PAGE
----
CONCLUSION

In conclusion, the right to own property anywhere in Nigeria is constitutional, sacrosanct and a fundamental right of citizens of Nigeria. However, the right is limited to the power and right of the government to compulsorily acquire land – although subject to the fulfillment of certain conditions and requirements, especially that the said compulsory acquisition should be for overriding public interest.

The combine reading of section 44 of the 1999 CFRN and section 28 of the Land Use Act makes that clear.

But despite the clear provision of the law, the process of government’s exercise of the right to compulsory acquisition of land is mostly fraught with irregularities and non-compliance with due process of law, which automatically give rise to the aggrieved citizen resorting to the courts to seek redress.

Irrespective of the outlined remedies, aggrieved property owners and title holders should ensure to comply with due process of property purchase and registration. This will ensure that landowners deprived of their property are adequately compensated monetarily or by other means e.g by resettlement or provision of alternative property, etc.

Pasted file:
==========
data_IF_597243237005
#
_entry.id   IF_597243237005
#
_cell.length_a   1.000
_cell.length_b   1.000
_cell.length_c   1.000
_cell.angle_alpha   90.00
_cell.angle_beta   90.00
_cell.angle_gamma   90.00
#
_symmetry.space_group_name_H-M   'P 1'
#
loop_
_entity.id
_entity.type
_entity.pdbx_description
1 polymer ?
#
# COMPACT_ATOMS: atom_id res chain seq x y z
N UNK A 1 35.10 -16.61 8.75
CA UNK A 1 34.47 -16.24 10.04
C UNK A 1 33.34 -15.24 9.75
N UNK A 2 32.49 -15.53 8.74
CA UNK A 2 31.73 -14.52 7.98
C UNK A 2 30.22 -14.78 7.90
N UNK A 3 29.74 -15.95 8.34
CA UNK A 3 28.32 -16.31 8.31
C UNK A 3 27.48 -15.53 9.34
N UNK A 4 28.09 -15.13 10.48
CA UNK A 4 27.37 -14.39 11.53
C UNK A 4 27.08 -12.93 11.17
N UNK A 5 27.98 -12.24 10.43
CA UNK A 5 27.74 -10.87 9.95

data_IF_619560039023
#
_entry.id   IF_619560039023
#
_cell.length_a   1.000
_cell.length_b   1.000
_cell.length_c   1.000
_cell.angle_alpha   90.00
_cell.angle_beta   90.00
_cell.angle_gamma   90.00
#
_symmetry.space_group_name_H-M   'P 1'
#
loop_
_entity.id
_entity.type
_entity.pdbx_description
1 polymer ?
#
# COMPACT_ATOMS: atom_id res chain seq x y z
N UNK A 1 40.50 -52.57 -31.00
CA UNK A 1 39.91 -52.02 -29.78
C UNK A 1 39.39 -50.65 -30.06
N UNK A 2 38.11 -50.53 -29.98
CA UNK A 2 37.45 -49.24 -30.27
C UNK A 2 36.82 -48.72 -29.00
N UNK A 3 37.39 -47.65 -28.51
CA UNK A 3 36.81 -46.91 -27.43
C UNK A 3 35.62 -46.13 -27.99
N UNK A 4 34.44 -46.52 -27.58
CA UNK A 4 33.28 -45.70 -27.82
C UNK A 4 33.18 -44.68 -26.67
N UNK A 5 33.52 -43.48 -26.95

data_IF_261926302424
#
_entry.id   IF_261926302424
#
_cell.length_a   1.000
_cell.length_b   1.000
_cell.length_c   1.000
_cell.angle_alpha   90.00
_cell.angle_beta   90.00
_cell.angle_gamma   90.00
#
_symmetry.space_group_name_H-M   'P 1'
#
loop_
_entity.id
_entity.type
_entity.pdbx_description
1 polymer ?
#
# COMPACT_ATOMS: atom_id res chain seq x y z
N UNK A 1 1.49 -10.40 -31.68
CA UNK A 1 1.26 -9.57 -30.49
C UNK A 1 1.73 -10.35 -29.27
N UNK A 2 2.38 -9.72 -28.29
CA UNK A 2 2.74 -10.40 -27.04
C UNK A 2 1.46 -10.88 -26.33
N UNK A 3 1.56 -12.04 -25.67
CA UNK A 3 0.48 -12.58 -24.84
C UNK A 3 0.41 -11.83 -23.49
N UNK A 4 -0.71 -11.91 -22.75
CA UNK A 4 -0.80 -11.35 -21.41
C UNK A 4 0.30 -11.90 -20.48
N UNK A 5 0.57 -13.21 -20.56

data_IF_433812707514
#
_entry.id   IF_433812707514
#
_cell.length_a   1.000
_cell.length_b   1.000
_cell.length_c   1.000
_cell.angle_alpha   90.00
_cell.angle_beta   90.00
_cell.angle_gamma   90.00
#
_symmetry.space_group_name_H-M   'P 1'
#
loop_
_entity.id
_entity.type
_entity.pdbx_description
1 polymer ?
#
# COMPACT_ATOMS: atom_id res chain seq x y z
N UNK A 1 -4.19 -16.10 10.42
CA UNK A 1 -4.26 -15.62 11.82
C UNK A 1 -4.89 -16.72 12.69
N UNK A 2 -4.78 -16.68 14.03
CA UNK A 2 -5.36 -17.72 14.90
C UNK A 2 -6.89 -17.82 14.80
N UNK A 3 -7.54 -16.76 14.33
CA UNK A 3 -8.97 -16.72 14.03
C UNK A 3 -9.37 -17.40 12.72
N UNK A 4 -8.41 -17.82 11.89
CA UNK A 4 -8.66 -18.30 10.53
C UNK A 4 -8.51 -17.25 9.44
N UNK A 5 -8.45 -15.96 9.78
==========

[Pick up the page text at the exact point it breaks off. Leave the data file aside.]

Strict adherence to the provisions of the law should be encouraged during the course of compulsory land acquisition so as to avoid avoidable lawsuits against the government.

 

About the Author 

Ashimi Saoban Adedayo is a student of University of Ilorin, Ilorin Nigeria. He can be reached through: [email protected] and 09070344487